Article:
DATA BREACH LITIGATION UPDATE: District Court Judge Rejects Remijas Settlement and Decertifies Class

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A judge for the U.S. District Court for the Northern District of Illinois has dealt the latest blow to a consumer class seeking recovery from Neiman Marcus following the 2013 exposure of credit card information, as the result of a data breach. On September 17, 2018, Judge Sharon Johnson Coleman decertified the class and rejected a $1.6 million settlement reached between the class and Neiman Marcus Group LLC.  

Neiman Marcus customers Hilary Remijas, Melissa Frank, Debbie Farnoush and Joanne Kao filed a class action lawsuit in March 2014 after Neiman Marcus announced that 370,385 credit card numbers had been exposed during a 3-month period in 2013 when malware was installed on the company’s computer system and used to scrape payment data from the system. Of the exposed credit cards, the suit alleged that 9,200 cards were used to make fraudulent purchases. The case was originally dismissed in September 2014 when U.S. District Judge James Zagel found that the customers lacked standing if they could not demonstrate “actual harm” resulting from the breach.

The Seventh Circuit Court of Appeals revived the case by reversing the District Court’s dismissal, stating that the potential for harm from a data breach was sufficient to “clear the low bar to establish standing at the pleading stage.” In their reasoning, the Seventh Circuit found that misuse of personal data from a data breach was likely because hackers do not infiltrate databases and steal personal information for any purpose other than to eventually make fraudulent charges or assume a consumer’s identity. The Seventh Circuit’s opinion is yet another decision highlighting the split among Circuit Courts as to whether or not data breach victims have standing to proceed with litigation.

Following the Seventh Circuit’s revival of Remijas, in 2016, the case was voluntary dismissed without prejudice by Judge Der-Yeghiayan to allow the parties more time to attempt to reach a settlement. The parties reached a settlement and, in March 2017, sought approval from Judge Coleman, who took over the case following Judge Der-Yeghiayan’s retirement. The settlement agreement provided that class members who filed a claim showing that their credit card was used during the period when malware was on Neiman Marcus’ computer system were entitled to up to $100 in monetary relief. The four class representatives were set to receive $2,500. The deal also provided that Neiman Marcus would provide a year of free credit monitoring and identity theft insurance for customers who shopped at Neiman Marcus between July 2013 and January 2014.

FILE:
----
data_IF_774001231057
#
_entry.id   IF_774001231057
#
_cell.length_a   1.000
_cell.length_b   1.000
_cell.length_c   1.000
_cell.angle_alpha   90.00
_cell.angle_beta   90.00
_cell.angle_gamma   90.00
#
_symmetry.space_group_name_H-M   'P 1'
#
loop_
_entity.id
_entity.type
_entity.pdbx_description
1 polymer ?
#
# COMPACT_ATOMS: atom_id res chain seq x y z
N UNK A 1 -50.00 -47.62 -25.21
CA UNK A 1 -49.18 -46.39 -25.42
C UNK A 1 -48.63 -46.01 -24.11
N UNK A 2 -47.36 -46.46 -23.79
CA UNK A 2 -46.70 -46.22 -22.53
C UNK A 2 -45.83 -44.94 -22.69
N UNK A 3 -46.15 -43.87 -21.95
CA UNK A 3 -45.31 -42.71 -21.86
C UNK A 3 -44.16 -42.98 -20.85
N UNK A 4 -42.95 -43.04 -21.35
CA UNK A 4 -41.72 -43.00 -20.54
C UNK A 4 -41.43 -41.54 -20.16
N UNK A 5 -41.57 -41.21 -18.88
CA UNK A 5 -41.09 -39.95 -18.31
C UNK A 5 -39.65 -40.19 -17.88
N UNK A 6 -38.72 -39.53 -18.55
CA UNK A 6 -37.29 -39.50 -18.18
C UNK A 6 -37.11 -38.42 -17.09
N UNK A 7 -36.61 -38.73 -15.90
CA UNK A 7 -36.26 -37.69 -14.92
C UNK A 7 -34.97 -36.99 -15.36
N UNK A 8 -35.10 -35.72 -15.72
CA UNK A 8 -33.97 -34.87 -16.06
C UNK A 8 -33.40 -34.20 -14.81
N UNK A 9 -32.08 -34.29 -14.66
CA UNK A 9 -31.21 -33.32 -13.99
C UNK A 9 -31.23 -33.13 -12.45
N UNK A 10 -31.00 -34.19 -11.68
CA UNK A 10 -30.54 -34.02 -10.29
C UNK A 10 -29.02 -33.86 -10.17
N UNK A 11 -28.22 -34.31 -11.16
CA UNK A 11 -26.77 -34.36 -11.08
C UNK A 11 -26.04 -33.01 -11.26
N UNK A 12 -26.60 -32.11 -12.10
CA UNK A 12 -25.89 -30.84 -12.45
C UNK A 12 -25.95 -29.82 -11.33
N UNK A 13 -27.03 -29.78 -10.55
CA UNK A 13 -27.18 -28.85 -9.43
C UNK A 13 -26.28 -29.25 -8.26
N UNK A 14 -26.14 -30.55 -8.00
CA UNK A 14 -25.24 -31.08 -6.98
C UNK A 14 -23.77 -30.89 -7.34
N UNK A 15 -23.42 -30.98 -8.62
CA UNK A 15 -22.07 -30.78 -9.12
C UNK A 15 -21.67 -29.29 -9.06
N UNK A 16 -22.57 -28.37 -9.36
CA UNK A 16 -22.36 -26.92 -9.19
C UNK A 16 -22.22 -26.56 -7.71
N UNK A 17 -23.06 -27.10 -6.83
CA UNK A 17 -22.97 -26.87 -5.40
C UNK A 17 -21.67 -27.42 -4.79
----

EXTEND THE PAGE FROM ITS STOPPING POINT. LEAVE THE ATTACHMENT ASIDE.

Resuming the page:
Judge Coleman rejected the settlement because it created conflicts between class members. More specifically, Judge Coleman explained that the class has at least two subclasses, with one class consisting of customers who made purchases outside the period when the malware was active, and a second class consisting of those customers who made purchases during the period when the malware was active. Judge Coleman found that class members who made purchases outside of the malware period had no incentive to accept the settlement terms, whereas those class members who did make purchases during the malware period would be more likely to agree to the non-monetary terms. Judge Coleman also objected to the characterization of the non-monetary benefits as settlement benefits because Neiman Marcus had already agreed to provide those benefits prior to the formation of the class.

The Remijas opinions highlights the key issues that persist in class action matters that arise from data breaches and Judge Coleman’s opinion will, no doubt, serve as a guide for future class action matters in Illinois and across the country.  Litigants and practitioners will watch, with keen interest, for the next developments in this litigation.   

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